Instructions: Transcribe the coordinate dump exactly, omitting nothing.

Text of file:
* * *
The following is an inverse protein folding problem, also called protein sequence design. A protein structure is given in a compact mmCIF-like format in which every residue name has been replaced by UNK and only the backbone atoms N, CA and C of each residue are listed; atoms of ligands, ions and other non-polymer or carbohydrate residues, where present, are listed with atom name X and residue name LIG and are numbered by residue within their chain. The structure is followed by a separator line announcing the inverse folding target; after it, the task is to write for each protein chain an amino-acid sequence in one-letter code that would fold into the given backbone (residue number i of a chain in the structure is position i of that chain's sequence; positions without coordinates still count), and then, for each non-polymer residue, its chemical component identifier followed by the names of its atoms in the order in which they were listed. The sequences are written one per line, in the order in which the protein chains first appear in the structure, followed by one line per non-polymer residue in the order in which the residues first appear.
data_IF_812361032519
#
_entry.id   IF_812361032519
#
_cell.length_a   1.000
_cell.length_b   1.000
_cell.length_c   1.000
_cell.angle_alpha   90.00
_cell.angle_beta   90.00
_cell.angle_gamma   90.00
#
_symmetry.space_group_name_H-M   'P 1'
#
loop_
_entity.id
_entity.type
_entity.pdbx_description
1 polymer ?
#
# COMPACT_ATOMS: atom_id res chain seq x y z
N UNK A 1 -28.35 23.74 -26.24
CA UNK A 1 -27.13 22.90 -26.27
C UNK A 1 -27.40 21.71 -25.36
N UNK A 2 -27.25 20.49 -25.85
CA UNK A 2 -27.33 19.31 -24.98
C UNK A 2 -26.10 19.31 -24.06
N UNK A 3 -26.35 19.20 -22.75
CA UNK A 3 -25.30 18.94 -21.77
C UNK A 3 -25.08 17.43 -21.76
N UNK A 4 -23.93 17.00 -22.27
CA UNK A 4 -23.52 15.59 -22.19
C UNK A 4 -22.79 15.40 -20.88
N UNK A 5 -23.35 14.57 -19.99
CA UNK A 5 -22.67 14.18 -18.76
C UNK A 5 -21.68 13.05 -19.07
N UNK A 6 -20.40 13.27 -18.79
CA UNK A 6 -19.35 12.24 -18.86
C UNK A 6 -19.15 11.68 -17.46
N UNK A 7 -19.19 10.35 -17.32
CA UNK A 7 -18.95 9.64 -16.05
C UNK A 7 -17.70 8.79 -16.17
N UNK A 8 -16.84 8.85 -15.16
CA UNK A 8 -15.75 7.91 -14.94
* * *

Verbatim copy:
The following is an inverse protein folding problem, also called protein sequence design. A protein structure is given in a compact mmCIF-like format in which every residue name has been replaced by UNK and only the backbone atoms N, CA and C of each residue are listed; atoms of ligands, ions and other non-polymer or carbohydrate residues, where present, are listed with atom name X and residue name LIG and are numbered by residue within their chain. The structure is followed by a separator line announcing the inverse folding target; after it, the task is to write for each protein chain an amino-acid sequence in one-letter code that would fold into the given backbone (residue number i of a chain in the structure is position i of that chain's sequence; positions without coordinates still count), and then, for each non-polymer residue, its chemical component identifier followed by the names of its atoms in the order in which they were listed. The sequences are written one per line, in the order in which the protein chains first appear in the structure, followed by one line per non-polymer residue in the order in which the residues first appear.
data_IF_812361032519
#
_entry.id   IF_812361032519
#
_cell.length_a   1.000
_cell.length_b   1.000
_cell.length_c   1.000
_cell.angle_alpha   90.00
_cell.angle_beta   90.00
_cell.angle_gamma   90.00
#
_symmetry.space_group_name_H-M   'P 1'
#
loop_
_entity.id
_entity.type
_entity.pdbx_description
1 polymer ?
#
# COMPACT_ATOMS: atom_id res chain seq x y z
N UNK A 1 -28.35 23.74 -26.24
CA UNK A 1 -27.13 22.90 -26.27
C UNK A 1 -27.40 21.71 -25.36
N UNK A 2 -27.25 20.49 -25.85
CA UNK A 2 -27.33 19.31 -24.98
C UNK A 2 -26.10 19.31 -24.06
N UNK A 3 -26.35 19.20 -22.75
CA UNK A 3 -25.30 18.94 -21.77
C UNK A 3 -25.08 17.43 -21.76
N UNK A 4 -23.93 17.00 -22.27
CA UNK A 4 -23.52 15.59 -22.19
C UNK A 4 -22.79 15.40 -20.88
N UNK A 5 -23.35 14.57 -19.99
CA UNK A 5 -22.67 14.18 -18.76
C UNK A 5 -21.68 13.05 -19.07
N UNK A 6 -20.40 13.27 -18.79
CA UNK A 6 -19.35 12.24 -18.86
C UNK A 6 -19.15 11.68 -17.46
N UNK A 7 -19.19 10.35 -17.32
CA UNK A 7 -18.95 9.64 -16.05
C UNK A 7 -17.70 8.79 -16.17
N UNK A 8 -16.84 8.85 -15.16
CA UNK A 8 -15.75 7.91 -14.94